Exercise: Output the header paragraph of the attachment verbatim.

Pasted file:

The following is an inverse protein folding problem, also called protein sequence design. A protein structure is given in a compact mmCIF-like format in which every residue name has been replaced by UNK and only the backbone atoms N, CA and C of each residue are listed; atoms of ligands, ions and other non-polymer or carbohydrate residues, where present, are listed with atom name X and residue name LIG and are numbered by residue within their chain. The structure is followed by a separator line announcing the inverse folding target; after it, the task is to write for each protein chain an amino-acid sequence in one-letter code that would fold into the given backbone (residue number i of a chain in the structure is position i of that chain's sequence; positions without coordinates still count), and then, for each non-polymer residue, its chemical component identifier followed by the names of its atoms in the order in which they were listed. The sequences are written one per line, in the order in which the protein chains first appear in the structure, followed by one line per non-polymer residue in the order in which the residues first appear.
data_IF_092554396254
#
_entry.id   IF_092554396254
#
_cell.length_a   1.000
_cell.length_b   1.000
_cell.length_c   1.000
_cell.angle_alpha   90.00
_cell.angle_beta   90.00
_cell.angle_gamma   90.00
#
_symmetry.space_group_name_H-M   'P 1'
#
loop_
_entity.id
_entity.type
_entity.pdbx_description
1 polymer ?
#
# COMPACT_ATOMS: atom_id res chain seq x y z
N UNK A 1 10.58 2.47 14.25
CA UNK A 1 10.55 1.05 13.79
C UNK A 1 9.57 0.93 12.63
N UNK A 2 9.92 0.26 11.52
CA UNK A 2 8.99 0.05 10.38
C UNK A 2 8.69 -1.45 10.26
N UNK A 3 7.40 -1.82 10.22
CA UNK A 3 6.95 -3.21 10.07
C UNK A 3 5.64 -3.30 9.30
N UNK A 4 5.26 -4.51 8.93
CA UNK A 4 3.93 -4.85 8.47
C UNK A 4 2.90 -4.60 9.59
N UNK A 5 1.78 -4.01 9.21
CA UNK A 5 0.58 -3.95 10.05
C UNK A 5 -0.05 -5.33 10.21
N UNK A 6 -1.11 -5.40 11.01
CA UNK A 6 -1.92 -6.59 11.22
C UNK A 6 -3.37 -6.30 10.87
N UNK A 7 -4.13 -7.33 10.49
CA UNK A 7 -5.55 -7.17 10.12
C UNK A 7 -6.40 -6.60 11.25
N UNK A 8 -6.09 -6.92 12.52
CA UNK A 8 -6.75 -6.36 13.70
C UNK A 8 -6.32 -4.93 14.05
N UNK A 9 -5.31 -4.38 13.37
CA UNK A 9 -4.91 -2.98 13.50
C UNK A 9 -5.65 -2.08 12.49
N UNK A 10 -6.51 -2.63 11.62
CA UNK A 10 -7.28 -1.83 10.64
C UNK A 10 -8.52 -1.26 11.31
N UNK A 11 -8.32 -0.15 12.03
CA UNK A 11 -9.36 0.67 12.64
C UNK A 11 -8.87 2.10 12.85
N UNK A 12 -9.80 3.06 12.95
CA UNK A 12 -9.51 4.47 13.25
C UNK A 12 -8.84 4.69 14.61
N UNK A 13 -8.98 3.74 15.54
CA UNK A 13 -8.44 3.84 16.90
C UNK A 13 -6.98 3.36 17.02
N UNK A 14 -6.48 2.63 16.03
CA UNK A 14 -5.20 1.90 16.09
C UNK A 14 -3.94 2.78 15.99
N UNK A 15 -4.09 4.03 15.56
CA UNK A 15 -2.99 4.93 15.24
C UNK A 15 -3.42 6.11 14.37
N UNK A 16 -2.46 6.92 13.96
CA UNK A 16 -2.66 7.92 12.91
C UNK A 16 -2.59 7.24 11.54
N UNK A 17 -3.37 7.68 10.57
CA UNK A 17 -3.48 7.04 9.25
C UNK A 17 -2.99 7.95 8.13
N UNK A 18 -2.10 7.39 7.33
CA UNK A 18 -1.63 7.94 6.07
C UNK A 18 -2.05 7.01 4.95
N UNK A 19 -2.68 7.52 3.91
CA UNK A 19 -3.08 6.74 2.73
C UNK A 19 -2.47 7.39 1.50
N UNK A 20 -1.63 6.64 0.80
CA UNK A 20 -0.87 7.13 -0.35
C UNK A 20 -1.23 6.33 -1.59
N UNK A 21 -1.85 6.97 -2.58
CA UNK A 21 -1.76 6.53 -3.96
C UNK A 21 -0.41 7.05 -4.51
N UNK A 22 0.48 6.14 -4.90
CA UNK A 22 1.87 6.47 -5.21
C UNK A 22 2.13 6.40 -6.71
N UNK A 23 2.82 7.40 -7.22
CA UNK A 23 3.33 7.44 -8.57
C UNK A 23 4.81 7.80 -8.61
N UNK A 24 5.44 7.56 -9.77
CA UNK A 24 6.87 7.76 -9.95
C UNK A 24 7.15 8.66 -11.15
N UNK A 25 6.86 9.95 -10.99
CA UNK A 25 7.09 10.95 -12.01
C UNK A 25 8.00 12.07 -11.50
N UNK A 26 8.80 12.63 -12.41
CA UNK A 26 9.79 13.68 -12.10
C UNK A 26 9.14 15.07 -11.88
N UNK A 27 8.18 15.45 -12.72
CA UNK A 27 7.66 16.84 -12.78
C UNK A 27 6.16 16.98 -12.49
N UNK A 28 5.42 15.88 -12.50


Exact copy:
The following is an inverse protein folding problem, also called protein sequence design. A protein structure is given in a compact mmCIF-like format in which every residue name has been replaced by UNK and only the backbone atoms N, CA and C of each residue are listed; atoms of ligands, ions and other non-polymer or carbohydrate residues, where present, are listed with atom name X and residue name LIG and are numbered by residue within their chain. The structure is followed by a separator line announcing the inverse folding target; after it, the task is to write for each protein chain an amino-acid sequence in one-letter code that would fold into the given backbone (residue number i of a chain in the structure is position i of that chain's sequence; positions without coordinates still count), and then, for each non-polymer residue, its chemical component identifier followed by the names of its atoms in the order in which they were listed. The sequences are written one per line, in the order in which the protein chains first appear in the structure, followed by one line per non-polymer residue in the order in which the residues first appear.